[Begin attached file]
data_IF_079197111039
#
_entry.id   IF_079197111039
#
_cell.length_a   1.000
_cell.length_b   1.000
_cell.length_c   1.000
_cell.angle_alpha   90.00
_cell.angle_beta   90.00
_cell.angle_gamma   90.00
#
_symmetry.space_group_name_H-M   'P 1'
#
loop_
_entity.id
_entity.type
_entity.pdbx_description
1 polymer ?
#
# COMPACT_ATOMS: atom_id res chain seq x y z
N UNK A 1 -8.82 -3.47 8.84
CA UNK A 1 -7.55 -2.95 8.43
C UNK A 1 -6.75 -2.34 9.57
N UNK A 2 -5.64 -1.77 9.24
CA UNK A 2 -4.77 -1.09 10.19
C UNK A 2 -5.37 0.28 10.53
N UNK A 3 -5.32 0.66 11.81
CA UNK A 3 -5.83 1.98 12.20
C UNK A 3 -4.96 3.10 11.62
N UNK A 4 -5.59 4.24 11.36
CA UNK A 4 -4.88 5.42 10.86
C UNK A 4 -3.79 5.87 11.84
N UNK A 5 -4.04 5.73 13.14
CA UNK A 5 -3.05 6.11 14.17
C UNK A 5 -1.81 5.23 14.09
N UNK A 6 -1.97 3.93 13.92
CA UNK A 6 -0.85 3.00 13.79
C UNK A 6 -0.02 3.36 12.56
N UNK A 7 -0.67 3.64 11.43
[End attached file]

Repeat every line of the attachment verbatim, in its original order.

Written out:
data_IF_079197111039
#
_entry.id   IF_079197111039
#
_cell.length_a   1.000
_cell.length_b   1.000
_cell.length_c   1.000
_cell.angle_alpha   90.00
_cell.angle_beta   90.00
_cell.angle_gamma   90.00
#
_symmetry.space_group_name_H-M   'P 1'
#
loop_
_entity.id
_entity.type
_entity.pdbx_description
1 polymer ?
#
# COMPACT_ATOMS: atom_id res chain seq x y z
N UNK A 1 -8.82 -3.47 8.84
CA UNK A 1 -7.55 -2.95 8.43
C UNK A 1 -6.75 -2.34 9.57
N UNK A 2 -5.64 -1.77 9.24
CA UNK A 2 -4.77 -1.09 10.19
C UNK A 2 -5.37 0.28 10.53
N UNK A 3 -5.32 0.66 11.81
CA UNK A 3 -5.83 1.98 12.20
C UNK A 3 -4.96 3.10 11.62
N UNK A 4 -5.59 4.24 11.36
CA UNK A 4 -4.88 5.42 10.86
C UNK A 4 -3.79 5.87 11.84
N UNK A 5 -4.04 5.73 13.14
CA UNK A 5 -3.05 6.11 14.17
C UNK A 5 -1.81 5.23 14.09
N UNK A 6 -1.97 3.93 13.92
CA UNK A 6 -0.85 3.00 13.79
C UNK A 6 -0.02 3.36 12.56
N UNK A 7 -0.67 3.64 11.43